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## Details

Genre/Form: | History |
---|---|

Document Type: | Book |

All Authors / Contributors: |
Gilles Dowek; Pierre Guillot; Marion Roman |

ISBN: | 9780521118019 0521118018 9780521133777 0521133777 |

OCLC Number: | 903763239 |

Language Note: | Text in English. |

Description: | viii, 152 pages : illustrations ; 22 cm |

Contents: | Part one: Ancient origins. The prehistory of mathematics and the Greek resolution -- Two thousand years of computation -- Part two: The age of reason. Predicate logic -- From the decision problem to Church's theorem -- Church's thesis -- Lambda calculus, or an attempt to reinstate computation in the realm of mathematics -- Constructivity -- Constructive proofs and algorithms -- Part three: Crisis of the axiomatic method. Intuitionistic type theory -- Automatic theorem proving -- Proof checking -- News from the field -- Instruments -- The end of axioms? -- Conclusion: As we near the end of this mathematical voyage. |

Other Titles: | Mathematics enters a new age |

Responsibility: | Gilles Dowek, French Institute for Research in Computer Science and Automation (INRIA) ; translated from the French by Pierre Guillot and Marion Roman. |

### Abstract:

## Reviews

*Editorial reviews*

Publisher Synopsis

'In this pithy, award-winning account of the growing role of computation in mathematics, Gilles Dowek adds further evidence, if any were needed, that the Age of the Algorithm is upon us. A master storyteller, the author takes the reader on an exhilarating journey through the history of mathematics, as he explains, in engaging, vivid prose, why to prove is to compute. A delightful read brimming with big ideas.' Bernard Chazelle, Princeton University 'An engaging study of the history of computing told from a distinctive perspective. Gilles Dowek examines the traditional axiomatic conception of mathematical proof and argues that the advent of computer-assisted proofs (for example the Appel-Haken proof of the four color theorem, the proof of Hale's theorem) and the recent development of the proofs-as-programs idea together lead the way to a new conception of proof, one in which computation rather than logical reasoning plays the dominant role. The result is an illuminating challenge to one of the firmest orthodoxies in the foundations of mathematics.' Michael Detlefsen, University of Notre Dame 'Dowek's book is a superb overview of the transformation of mathematics toward becoming a computational science. It is historically rich, philosophically inquisitive and mathematically rigorous.' Andrew Arana, Metascience "In this pithy, award-winning account of the growing role of computation in mathematics, Gilles Dowek adds further evidence, if any were needed, that the Age of the Algorithm is upon us. A master storyteller, the author takes the reader on an exhilarating journey through the history of mathematics, as he explains, in engaging, vivid prose, why to prove is to compute. A delightful read brimming with big ideas." Bernard Chazelle, Princeton University "An engaging study of the history of computing told from a distinctive perspective. Gilles Dowek examines the traditional axiomatic conception of mathematical proof and argues that the advent of computer-assisted proofs (for example the Appel-Haken proof of the four color theorem, the proof of Hale's theorem) and the recent development of the proofs-as-programs idea together lead the way to a new conception of proof, one in which computation rather than logical reasoning plays the dominant role. The result is an illuminating challenge to one of the firmest orthodoxies in the foundations of mathematics." Michael Detlefsen, University of Notre Dame `Dowek's book is a superb overview of the transformation of mathematics toward becoming a computational science. It is historically rich, philosophically inquisitive and mathematically rigorous.' Andrew Arana, Metascience Read more...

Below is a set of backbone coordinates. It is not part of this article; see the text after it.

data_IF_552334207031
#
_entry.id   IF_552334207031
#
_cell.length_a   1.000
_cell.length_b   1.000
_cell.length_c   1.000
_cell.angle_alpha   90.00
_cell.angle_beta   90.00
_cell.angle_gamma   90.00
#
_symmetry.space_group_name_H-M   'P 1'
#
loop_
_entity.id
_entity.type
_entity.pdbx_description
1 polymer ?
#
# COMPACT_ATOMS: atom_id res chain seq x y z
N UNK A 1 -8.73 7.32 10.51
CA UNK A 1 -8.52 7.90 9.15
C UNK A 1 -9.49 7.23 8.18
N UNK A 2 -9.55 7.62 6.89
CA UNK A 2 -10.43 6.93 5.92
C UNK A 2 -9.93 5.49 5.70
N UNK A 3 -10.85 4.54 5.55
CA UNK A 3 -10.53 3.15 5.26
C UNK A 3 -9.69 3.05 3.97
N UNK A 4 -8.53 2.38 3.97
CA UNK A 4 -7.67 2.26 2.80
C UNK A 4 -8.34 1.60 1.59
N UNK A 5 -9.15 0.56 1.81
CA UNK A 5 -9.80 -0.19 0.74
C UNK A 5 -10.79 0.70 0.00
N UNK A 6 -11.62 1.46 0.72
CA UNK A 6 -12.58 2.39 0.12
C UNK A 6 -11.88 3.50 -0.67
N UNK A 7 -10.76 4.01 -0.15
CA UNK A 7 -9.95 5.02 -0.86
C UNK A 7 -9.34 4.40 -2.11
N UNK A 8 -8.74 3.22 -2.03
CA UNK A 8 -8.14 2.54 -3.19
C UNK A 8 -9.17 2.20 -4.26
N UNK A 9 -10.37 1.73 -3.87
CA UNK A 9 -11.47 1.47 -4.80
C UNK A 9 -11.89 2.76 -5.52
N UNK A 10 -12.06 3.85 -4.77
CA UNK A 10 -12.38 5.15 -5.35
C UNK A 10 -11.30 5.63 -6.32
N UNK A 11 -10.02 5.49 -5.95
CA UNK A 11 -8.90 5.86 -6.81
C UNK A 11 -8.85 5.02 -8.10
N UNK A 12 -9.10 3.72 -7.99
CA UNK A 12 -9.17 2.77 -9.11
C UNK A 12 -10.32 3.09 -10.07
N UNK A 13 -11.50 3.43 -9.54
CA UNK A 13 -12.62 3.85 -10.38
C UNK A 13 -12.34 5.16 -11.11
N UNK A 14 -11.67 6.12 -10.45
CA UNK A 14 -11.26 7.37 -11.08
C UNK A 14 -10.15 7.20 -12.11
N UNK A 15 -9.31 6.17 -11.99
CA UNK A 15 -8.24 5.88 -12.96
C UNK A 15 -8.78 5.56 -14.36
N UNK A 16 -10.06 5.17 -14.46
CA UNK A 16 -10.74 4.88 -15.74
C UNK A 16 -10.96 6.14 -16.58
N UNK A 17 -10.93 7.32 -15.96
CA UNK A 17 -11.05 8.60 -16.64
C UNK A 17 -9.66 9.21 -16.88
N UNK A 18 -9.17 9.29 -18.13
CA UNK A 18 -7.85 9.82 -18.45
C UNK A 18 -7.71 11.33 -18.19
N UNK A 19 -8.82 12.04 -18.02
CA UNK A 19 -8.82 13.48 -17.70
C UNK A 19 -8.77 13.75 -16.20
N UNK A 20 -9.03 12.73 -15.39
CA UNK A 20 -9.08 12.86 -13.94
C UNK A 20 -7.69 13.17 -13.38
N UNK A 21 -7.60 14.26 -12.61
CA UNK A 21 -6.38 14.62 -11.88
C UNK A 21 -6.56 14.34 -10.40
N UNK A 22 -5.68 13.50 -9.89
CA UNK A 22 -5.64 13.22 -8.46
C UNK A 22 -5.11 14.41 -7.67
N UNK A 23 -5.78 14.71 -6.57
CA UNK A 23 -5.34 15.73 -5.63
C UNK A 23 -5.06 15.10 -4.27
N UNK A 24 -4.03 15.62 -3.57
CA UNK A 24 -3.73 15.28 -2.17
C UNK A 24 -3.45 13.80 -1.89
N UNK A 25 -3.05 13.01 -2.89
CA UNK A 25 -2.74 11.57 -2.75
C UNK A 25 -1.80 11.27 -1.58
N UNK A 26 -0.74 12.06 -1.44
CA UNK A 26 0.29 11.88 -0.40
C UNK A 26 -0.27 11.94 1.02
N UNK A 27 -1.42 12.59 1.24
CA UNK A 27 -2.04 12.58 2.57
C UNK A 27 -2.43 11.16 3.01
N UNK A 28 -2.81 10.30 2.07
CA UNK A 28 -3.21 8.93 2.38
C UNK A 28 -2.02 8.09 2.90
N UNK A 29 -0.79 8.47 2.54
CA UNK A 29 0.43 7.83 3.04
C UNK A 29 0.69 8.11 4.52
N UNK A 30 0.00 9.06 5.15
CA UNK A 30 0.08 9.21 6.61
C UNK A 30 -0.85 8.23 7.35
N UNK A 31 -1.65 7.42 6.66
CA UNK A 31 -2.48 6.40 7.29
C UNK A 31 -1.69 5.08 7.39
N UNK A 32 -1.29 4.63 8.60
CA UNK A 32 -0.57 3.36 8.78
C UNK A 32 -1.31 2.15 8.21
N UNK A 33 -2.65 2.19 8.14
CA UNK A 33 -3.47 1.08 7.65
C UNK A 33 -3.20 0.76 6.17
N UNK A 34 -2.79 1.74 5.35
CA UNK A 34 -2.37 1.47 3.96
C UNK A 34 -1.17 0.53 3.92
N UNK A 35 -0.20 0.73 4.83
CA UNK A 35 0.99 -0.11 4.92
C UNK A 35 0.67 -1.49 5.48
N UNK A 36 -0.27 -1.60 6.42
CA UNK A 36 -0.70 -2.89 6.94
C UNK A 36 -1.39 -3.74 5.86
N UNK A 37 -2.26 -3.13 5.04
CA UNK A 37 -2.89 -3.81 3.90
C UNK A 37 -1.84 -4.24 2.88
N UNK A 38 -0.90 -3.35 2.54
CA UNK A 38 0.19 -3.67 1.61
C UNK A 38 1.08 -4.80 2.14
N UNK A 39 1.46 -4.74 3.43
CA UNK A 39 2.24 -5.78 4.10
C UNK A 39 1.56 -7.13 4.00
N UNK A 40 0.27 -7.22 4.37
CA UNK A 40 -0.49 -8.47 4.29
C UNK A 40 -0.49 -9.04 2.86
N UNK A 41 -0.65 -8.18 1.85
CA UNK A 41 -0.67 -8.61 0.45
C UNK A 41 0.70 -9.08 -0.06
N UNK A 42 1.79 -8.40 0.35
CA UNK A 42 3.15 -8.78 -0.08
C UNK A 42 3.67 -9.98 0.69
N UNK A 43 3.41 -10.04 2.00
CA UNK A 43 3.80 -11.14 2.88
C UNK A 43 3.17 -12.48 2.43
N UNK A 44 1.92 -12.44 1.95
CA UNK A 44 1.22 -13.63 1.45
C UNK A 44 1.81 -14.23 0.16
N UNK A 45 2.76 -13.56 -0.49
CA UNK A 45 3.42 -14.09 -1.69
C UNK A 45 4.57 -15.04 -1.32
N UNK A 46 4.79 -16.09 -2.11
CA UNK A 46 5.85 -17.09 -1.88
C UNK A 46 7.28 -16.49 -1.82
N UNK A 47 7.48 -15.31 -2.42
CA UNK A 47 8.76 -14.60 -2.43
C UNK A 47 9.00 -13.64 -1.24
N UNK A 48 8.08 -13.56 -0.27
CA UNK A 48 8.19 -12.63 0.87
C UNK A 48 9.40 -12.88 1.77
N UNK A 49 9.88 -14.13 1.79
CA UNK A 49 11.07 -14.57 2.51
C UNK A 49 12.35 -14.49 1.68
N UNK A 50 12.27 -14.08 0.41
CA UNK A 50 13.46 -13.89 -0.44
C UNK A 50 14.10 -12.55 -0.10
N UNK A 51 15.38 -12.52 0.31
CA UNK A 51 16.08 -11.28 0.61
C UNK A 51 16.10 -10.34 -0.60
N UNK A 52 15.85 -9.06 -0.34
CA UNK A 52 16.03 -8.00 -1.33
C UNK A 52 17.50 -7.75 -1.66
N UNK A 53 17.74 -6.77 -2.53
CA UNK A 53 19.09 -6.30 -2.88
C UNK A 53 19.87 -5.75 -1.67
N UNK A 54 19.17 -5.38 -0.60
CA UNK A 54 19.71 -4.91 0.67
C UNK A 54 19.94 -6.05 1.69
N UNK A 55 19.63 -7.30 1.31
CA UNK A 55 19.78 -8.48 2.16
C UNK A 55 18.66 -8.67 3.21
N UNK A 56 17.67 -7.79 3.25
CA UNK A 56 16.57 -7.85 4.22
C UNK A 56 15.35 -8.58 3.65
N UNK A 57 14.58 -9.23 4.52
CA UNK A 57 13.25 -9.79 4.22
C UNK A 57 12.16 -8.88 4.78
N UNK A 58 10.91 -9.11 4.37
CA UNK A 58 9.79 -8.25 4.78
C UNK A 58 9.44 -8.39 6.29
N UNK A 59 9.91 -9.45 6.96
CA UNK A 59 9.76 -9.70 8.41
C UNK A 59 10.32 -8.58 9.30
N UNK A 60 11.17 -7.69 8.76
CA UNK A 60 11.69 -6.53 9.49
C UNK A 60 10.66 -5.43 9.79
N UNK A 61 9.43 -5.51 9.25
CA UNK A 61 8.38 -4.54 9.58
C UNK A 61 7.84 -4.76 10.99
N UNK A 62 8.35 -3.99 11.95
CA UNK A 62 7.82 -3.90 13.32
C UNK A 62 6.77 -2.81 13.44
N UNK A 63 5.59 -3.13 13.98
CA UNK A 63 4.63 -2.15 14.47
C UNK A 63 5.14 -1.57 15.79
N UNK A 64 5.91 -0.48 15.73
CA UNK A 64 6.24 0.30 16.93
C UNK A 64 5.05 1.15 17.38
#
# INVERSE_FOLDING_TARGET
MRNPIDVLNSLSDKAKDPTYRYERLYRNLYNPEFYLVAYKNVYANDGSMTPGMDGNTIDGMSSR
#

*User-contributed reviews*